Instant Messaging in Kerio Connect
Kerio Connect mail server recently added Instant Messaging support. When I first heard that, I thought it was absolutely rediculous! If you want IM, open up the ports in your firewall and let it go.. why on earth do you need the mail server involved? I'm not generally a big fan of IM anyway, so I just dismissed this idea entirely.
Not so fast
I was wrong. Actually, there are some real benefits to passing IM through the mail server.
The first is that, by default, the only people who can use IM are those who are in your mail domain(s). You aren't opening up IM so that Bill can waste away the day chatting about sports with his friends. Moreover, if you don't want Bill to use this at all, you can assign a policy that prevents him from using IM. Or, you can make a default policy that prohibits IM to everyone and add an IM allowed policy for specific users.
If you really want IM open to the world, you can do that (see Configuring instant messaging in Kerio Connect in the Kerio Knowledge Base).
If you only want this within your domain and aren't going to restrict anyone, there's nothing to do at the server: it's ready to work - it's in Services and is running by default.
As most IM clients now support such things as video, file sharing, screen sharing and group chat, you also have all that available - again, for the people you choose only.
Of course, IM is also a way to see if someone is available without bothering them with a phone call.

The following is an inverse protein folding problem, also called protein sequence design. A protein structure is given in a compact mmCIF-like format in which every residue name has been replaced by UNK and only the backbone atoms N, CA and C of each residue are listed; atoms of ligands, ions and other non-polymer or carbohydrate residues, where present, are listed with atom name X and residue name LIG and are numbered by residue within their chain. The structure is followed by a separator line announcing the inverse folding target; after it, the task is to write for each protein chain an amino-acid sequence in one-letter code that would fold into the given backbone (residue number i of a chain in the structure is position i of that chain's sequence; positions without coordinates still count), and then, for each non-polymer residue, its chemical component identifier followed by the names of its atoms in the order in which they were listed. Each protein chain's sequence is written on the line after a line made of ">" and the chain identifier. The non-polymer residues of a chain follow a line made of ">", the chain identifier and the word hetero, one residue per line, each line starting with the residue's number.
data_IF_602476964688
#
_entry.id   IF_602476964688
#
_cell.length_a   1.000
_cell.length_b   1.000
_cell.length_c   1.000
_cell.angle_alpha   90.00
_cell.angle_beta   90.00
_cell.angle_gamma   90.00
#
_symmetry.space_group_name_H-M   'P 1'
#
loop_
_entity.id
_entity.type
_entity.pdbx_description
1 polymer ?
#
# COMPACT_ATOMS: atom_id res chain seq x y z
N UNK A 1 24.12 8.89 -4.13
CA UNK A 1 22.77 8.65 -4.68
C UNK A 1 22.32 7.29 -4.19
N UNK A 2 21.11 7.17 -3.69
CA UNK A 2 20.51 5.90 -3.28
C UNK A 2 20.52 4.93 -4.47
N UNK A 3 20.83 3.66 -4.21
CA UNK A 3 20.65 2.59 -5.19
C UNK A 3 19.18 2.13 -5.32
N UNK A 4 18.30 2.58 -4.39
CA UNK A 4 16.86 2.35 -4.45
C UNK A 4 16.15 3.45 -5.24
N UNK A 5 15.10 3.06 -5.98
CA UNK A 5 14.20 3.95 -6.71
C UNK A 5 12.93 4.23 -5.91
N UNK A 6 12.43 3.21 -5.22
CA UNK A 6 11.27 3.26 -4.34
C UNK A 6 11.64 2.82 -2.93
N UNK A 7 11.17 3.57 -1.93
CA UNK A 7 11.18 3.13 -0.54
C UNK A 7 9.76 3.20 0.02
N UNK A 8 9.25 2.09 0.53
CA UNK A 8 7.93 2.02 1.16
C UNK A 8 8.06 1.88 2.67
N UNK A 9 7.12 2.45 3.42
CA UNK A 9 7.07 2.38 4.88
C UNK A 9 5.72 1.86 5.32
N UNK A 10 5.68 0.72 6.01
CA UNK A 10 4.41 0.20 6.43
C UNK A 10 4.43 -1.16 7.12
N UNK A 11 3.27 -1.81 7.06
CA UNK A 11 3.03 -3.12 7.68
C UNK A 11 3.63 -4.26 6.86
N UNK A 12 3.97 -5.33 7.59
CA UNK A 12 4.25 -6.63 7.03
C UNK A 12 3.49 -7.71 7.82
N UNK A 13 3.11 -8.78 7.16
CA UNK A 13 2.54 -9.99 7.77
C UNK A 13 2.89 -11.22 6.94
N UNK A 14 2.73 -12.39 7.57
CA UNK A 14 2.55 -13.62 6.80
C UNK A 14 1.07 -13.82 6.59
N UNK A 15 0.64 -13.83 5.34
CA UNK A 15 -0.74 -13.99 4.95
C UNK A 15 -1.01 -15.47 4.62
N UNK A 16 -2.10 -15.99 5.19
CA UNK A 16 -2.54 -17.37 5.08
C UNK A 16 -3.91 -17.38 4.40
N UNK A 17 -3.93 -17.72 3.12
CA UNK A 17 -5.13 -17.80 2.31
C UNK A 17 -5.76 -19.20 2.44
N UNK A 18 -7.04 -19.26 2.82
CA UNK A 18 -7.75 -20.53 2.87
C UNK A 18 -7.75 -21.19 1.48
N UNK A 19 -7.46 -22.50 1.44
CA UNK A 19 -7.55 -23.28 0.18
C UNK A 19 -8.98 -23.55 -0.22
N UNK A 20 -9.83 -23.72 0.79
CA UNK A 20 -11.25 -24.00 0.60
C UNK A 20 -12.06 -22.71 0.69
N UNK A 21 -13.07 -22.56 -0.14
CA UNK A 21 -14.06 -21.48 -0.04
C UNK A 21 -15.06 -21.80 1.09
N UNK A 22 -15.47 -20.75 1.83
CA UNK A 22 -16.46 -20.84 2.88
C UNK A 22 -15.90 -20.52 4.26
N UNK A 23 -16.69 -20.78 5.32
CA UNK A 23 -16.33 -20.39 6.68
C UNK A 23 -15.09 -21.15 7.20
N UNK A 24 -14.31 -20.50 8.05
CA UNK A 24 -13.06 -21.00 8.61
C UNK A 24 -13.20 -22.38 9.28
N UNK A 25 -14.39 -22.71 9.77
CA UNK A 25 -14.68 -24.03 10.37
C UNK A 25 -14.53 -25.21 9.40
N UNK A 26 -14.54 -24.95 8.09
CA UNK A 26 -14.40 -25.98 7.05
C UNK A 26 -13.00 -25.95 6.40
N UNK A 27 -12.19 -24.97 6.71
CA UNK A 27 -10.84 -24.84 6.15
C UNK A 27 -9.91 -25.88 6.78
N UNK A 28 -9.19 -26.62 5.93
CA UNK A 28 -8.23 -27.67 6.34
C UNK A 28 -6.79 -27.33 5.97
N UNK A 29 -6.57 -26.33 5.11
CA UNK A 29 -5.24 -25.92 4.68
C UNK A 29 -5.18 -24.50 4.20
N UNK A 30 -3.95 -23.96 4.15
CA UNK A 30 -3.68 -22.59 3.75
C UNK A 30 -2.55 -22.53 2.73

Although I'm a very small organization, I can see using this myself to get a quick message to my wife when I am out of the office. As long as I have Internet access, I can use IM to reach her and she can reach me - without having opened up IM access to the world at large!
So, I was wrong. I can see where this feature would actually be very useful in many organizations. Check out more at Kerio Connect Instant Messaging.
You need a client that understands XMMP. Mac Messages and iChat are both fine, as are many third party clients. On Windows, Pidgin is free and works fine. I'll use that as an example.
After downloading and installing, run Pidgin. It will ask you to add an account.
Choose XMMP as the account type. If you are configuring a client that doesn't offer that, look for "Jabber". What you need is the ability to point it at your Connect server.
Fill in your account name and domain as shown here. On some clients, that would be one line: [email protected], for example. For Pidgin, they are separate.
Finally, set the desired encryption and the DNS name (or IP) of your server on the Advanced tab. That's it - you should now be able to enable the account and start chatting.
Here's Monal for iPad - simple setup, just say it's a Jabber server.
Here's a setup for PSI that a customer sent.
Here are some other screenshots he sent along:
Microsoft Windows [Version 6.1.7601] Copyright (c) 2009 Microsoft Corporation. All rights reserved. C:\Users\bruggles.CO>nslookup -querytype=SRV _xmpp-client._tcp.co.grafton.nh.us Server: UnKnown Address: 10.0.0.1 Non-authoritative answer: _xmpp-client._tcp.co.grafton.nh.us SRV service location: priority = 0 weight = 5 port = 5222 svr hostname = mx01.co.grafton.nh.us C:\Users\bruggles.CO>nslookup -querytype=SRV _xmpp-server._tcp.co.grafton.nh.us Server: UnKnown Address: 10.0.0.1 Non-authoritative answer: _xmpp-server._tcp.co.grafton.nh.us SRV service location: priority = 0 weight = 5 port = 5269 svr hostname = mx01.co.grafton.nh.us C:\Users\bruggles.CO
Windows DNS SRV Records for Kerio IM
Kerio IM External DNS A Records
Windows DNS XMPP CLIENT RECORD
Windows DNS XMPP SERVER RECORD
With the Proper XMPP Records in Place, I was able to
uncheck Manually Specify Server Host Port and (like magic) it found the server
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